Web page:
However, the Law Reform Commission of Tanzania is on record insisting that currently there is no justification to implement the call for abolition of such sentence. It is stated that the Commission conducted several researches on the same subject after which results showed that majority wanted the capital punishment to stay.
At some point in time, the then Court of Appeal Justice Angela Kileo, had been giving dissenting judgment against enforcement of the law on death sentence.
In an appeal involving a resident of Bukoba, Dominick Damian, who killed his mother on suspicious that she was bewitching him, the justice refused to agree with two other members of the bench, who endorsed the sentence passed against him by the High Court.
Justice Kileo was of the views that the life imprisonment sentence would have been proper to be imposed after the conviction of murder as she believed death sentence “is unconstitutional.” She noted that the death penalty was inherently an inhuman and degrading punishment and it is also so in its execution, offending Article 13 (6) (d) and © of the Constitution of United Republic of Tanzania.
According to her, death was one penalty which makes error irreversible and that chance of error was inescapable when based on human judgment. In Tanzania, she said, “we cannot boast to have a perfect investigation, prosecution and trial system. We may have condemned people to death who did not commit the crime.”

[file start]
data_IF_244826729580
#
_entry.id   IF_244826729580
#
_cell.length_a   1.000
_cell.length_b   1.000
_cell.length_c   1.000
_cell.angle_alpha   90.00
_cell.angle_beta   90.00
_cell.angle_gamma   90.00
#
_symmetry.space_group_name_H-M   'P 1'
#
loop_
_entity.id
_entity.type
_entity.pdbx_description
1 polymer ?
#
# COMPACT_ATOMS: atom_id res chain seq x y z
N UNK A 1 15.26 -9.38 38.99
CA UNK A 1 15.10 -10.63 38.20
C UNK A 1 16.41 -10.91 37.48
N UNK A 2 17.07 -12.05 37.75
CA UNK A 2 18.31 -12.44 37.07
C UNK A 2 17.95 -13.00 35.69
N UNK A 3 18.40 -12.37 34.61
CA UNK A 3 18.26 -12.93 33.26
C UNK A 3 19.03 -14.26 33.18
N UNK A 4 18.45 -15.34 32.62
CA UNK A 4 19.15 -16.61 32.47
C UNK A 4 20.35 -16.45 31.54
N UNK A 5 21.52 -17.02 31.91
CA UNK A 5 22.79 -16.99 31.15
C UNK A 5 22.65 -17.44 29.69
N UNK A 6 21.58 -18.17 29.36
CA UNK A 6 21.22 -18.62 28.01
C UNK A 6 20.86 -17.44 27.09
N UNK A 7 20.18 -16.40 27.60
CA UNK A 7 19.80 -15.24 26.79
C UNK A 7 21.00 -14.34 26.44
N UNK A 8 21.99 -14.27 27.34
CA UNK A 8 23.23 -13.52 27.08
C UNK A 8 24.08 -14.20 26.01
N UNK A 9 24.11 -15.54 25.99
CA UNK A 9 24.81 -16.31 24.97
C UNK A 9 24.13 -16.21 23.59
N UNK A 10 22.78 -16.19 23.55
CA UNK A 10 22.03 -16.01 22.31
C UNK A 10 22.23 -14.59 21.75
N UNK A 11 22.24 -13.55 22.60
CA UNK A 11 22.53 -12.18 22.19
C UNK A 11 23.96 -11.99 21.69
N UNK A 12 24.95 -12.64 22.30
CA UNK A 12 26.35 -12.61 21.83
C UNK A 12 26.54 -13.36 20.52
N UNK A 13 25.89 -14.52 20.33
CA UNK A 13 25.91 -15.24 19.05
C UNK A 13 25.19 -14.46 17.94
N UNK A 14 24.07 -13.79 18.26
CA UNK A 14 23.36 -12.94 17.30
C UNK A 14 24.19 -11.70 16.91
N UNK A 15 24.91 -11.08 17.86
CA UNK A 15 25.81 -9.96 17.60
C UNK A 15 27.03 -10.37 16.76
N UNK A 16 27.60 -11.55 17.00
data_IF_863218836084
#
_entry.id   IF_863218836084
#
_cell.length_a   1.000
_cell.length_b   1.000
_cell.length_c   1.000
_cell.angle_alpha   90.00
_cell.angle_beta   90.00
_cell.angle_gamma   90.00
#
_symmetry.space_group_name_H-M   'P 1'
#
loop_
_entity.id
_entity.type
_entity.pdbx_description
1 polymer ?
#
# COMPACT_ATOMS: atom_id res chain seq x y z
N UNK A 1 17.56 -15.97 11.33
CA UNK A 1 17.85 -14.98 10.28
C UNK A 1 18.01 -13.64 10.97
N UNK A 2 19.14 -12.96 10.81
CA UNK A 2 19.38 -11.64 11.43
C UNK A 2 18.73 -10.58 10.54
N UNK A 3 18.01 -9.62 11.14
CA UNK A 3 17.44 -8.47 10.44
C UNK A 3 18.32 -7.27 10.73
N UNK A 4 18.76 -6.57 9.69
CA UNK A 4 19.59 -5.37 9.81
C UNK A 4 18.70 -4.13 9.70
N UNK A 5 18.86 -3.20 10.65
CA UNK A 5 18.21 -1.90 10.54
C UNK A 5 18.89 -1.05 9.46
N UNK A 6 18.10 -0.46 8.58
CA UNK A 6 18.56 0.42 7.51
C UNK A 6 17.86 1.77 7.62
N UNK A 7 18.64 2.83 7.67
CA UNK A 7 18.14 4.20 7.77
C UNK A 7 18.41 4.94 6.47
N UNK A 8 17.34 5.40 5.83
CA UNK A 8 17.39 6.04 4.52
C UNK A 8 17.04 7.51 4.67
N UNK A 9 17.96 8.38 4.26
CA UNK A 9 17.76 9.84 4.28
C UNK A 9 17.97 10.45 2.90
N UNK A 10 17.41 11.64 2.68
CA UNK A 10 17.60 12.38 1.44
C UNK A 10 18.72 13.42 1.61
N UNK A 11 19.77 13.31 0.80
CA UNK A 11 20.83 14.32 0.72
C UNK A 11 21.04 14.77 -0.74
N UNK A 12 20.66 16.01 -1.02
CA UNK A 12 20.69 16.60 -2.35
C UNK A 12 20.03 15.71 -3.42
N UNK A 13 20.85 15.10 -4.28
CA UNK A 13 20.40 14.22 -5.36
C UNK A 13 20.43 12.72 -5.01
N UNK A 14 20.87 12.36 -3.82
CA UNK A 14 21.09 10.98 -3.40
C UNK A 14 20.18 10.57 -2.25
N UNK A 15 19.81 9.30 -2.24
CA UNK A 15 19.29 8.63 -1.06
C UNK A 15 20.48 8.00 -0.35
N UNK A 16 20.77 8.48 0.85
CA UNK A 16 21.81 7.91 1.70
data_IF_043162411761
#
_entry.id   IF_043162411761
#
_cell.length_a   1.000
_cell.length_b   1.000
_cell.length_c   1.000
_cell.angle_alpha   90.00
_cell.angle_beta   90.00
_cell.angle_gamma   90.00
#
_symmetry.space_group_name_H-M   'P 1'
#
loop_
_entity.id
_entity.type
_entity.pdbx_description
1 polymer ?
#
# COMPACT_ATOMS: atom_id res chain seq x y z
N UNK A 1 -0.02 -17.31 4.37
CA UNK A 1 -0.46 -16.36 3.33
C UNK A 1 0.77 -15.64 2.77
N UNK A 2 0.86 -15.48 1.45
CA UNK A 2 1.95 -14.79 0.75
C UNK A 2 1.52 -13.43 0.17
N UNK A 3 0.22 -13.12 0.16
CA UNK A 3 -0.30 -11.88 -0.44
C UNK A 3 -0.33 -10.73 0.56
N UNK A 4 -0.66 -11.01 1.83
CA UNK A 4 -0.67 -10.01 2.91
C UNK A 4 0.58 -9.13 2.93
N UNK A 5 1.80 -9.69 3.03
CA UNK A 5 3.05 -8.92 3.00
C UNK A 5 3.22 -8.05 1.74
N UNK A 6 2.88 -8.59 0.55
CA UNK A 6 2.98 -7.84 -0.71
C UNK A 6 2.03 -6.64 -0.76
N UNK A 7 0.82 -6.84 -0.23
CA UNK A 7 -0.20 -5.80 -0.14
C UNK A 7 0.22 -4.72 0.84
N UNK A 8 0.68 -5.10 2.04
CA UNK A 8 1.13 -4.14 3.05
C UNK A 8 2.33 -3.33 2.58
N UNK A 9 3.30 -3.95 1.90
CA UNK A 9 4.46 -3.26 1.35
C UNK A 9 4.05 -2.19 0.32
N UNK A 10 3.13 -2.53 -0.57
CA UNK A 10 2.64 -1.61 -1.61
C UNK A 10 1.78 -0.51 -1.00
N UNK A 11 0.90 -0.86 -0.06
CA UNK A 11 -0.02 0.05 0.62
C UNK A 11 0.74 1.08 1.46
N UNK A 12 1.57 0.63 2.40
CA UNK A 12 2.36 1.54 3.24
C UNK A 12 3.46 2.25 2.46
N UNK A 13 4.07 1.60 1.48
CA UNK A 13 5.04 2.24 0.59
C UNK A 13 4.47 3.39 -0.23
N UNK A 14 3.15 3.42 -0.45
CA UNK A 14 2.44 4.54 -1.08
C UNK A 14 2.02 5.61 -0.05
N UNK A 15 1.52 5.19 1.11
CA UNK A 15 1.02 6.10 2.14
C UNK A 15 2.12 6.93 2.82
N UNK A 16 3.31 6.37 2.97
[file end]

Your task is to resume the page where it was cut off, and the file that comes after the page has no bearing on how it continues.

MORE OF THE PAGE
The justice pointed out that the death penalty is the premeditated and cold-blooded killing of a human being by the state. Justice Kileo further observed that such punishment violates the right to life as proclaimed in the Universal Declaration of Human Rights as well as the right to life which is protected in the country’s Constitution.
“I am of the humble view also that since we do not give life, then we have no right to take it, no matter what the other person has done. It is only God who gives life and it is Him alone who should take it,” she concluded.
Tanzania still retains death penalty in law, but has had a de facto moratorium on executions since 1994. Despite such move, the government remained undecided on the question of abolishing the death penalty.
For long time hundreds of prisoners convicted to death penalty have continued to be on death row waiting to be hanged. Human rights activists view this as mental and psychological torture inflicted to prisoners on death row.
International human rights instrument has guaranteed this right as the most sacrosanct in a number of treaties and international instruments, including the African Charter on Human and People’s Rights (ACHPR), 1981, the Universal Declaration of Human Rights.
He says that even the mother law, the Constitution of the United Republic of Tanzania, 1977, guarantees the right to life, yet such right to life continues to be violated through laws that impose the death penalty in Tanzania.
It is alleged that about twothirds of the world’s nations have abolished the death penalty either in law or in practice, but there are still many countries still performing executions.